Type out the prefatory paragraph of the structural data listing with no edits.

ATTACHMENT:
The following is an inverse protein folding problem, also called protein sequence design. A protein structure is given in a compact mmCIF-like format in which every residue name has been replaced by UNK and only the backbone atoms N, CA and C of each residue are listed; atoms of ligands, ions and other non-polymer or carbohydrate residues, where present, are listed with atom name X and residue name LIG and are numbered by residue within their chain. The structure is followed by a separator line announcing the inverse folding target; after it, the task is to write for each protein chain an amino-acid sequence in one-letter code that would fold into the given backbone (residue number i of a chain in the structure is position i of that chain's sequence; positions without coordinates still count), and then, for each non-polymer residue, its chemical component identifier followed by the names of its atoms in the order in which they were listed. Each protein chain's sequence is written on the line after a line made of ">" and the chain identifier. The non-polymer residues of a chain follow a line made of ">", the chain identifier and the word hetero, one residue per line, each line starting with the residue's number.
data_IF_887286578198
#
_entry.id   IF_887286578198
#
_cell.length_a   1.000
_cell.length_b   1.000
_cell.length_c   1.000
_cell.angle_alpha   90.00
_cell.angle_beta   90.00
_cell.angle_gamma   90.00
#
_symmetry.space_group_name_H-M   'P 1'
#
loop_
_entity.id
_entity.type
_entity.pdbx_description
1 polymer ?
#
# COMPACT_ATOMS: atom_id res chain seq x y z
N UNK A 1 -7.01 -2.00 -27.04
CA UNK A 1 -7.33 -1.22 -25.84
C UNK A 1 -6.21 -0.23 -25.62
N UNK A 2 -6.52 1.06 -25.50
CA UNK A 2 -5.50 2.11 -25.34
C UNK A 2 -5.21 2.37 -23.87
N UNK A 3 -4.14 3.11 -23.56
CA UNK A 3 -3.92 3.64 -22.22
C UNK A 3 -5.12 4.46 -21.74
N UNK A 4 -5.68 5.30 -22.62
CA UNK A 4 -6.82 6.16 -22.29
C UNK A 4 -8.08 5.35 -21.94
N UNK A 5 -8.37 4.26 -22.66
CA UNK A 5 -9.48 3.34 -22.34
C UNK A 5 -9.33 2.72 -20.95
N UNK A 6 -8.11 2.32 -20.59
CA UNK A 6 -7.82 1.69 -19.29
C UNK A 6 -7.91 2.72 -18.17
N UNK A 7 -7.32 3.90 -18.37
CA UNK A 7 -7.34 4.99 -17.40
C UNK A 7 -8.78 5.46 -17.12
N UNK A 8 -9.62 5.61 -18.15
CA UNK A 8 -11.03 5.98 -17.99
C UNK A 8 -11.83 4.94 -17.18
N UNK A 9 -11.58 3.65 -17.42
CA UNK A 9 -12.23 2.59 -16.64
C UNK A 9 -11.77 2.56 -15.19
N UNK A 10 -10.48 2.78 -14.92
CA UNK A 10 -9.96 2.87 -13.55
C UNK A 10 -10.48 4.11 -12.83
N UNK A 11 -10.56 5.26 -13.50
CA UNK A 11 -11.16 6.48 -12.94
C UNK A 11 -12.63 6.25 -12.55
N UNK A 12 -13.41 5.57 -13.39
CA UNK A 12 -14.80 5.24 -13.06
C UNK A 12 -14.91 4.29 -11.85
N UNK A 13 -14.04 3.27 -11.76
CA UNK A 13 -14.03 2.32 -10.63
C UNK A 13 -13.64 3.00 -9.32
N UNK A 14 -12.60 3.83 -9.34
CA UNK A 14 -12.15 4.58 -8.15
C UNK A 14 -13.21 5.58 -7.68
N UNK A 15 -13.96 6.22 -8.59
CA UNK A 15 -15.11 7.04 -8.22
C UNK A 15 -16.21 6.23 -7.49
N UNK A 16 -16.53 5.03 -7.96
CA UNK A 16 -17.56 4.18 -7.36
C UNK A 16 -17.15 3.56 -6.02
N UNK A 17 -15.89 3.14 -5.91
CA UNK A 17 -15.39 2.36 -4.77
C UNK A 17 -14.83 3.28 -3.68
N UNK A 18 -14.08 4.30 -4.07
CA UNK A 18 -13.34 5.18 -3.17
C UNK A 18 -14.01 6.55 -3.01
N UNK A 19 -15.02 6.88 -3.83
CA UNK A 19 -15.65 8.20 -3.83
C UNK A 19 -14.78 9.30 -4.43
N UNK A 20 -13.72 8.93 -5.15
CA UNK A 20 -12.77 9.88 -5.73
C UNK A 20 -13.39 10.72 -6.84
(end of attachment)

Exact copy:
The following is an inverse protein folding problem, also called protein sequence design. A protein structure is given in a compact mmCIF-like format in which every residue name has been replaced by UNK and only the backbone atoms N, CA and C of each residue are listed; atoms of ligands, ions and other non-polymer or carbohydrate residues, where present, are listed with atom name X and residue name LIG and are numbered by residue within their chain. The structure is followed by a separator line announcing the inverse folding target; after it, the task is to write for each protein chain an amino-acid sequence in one-letter code that would fold into the given backbone (residue number i of a chain in the structure is position i of that chain's sequence; positions without coordinates still count), and then, for each non-polymer residue, its chemical component identifier followed by the names of its atoms in the order in which they were listed. Each protein chain's sequence is written on the line after a line made of ">" and the chain identifier. The non-polymer residues of a chain follow a line made of ">", the chain identifier and the word hetero, one residue per line, each line starting with the residue's number.